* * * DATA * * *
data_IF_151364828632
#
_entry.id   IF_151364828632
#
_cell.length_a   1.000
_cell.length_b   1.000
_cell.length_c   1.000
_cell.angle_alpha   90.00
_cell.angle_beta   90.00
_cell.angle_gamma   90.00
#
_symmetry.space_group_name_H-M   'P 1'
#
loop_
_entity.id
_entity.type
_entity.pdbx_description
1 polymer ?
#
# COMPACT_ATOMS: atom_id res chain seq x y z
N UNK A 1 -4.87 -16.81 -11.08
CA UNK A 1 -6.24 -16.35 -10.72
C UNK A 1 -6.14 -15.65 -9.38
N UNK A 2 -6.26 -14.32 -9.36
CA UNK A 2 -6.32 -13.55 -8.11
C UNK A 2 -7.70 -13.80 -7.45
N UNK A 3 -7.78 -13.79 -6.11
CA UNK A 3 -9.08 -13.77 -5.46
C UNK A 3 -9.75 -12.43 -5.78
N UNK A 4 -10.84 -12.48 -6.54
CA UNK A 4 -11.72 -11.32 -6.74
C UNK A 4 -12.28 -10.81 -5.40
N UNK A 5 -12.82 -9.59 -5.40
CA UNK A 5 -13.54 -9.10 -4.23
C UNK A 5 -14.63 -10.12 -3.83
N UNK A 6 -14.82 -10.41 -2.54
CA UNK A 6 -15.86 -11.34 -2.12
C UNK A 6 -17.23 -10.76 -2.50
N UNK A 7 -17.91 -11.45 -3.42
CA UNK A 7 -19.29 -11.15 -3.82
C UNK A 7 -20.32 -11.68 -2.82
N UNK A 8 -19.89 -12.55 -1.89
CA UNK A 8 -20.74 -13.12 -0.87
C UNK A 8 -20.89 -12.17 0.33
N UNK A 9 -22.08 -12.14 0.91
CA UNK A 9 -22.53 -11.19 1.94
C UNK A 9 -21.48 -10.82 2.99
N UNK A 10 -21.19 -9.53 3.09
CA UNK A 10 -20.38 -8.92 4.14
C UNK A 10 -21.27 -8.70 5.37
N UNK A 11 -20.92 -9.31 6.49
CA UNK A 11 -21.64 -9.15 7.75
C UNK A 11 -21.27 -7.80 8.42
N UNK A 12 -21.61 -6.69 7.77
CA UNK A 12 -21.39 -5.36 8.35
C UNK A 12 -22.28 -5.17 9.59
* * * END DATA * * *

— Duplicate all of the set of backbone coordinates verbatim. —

data_IF_151364828632
#
_entry.id   IF_151364828632
#
_cell.length_a   1.000
_cell.length_b   1.000
_cell.length_c   1.000
_cell.angle_alpha   90.00
_cell.angle_beta   90.00
_cell.angle_gamma   90.00
#
_symmetry.space_group_name_H-M   'P 1'
#
loop_
_entity.id
_entity.type
_entity.pdbx_description
1 polymer ?
#
# COMPACT_ATOMS: atom_id res chain seq x y z
N UNK A 1 -4.87 -16.81 -11.08
CA UNK A 1 -6.24 -16.35 -10.72
C UNK A 1 -6.14 -15.65 -9.38
N UNK A 2 -6.26 -14.32 -9.36
CA UNK A 2 -6.32 -13.55 -8.11
C UNK A 2 -7.70 -13.80 -7.45
N UNK A 3 -7.78 -13.79 -6.11
CA UNK A 3 -9.08 -13.77 -5.46
C UNK A 3 -9.75 -12.43 -5.78
N UNK A 4 -10.84 -12.48 -6.54
CA UNK A 4 -11.72 -11.32 -6.74
C UNK A 4 -12.28 -10.81 -5.40
N UNK A 5 -12.82 -9.59 -5.40
CA UNK A 5 -13.54 -9.10 -4.23
C UNK A 5 -14.63 -10.12 -3.83
N UNK A 6 -14.82 -10.41 -2.54
CA UNK A 6 -15.86 -11.34 -2.12
C UNK A 6 -17.23 -10.76 -2.50
N UNK A 7 -17.91 -11.45 -3.42
CA UNK A 7 -19.29 -11.15 -3.82
C UNK A 7 -20.32 -11.68 -2.82
N UNK A 8 -19.89 -12.55 -1.89
CA UNK A 8 -20.74 -13.12 -0.87
C UNK A 8 -20.89 -12.17 0.33
N UNK A 9 -22.08 -12.14 0.91
CA UNK A 9 -22.53 -11.19 1.94
C UNK A 9 -21.48 -10.82 2.99
N UNK A 10 -21.19 -9.53 3.09
CA UNK A 10 -20.38 -8.92 4.14
C UNK A 10 -21.27 -8.70 5.37
N UNK A 11 -20.92 -9.31 6.49
CA UNK A 11 -21.64 -9.15 7.75
C UNK A 11 -21.27 -7.80 8.42
N UNK A 12 -21.61 -6.69 7.77
CA UNK A 12 -21.39 -5.36 8.35
C UNK A 12 -22.28 -5.17 9.59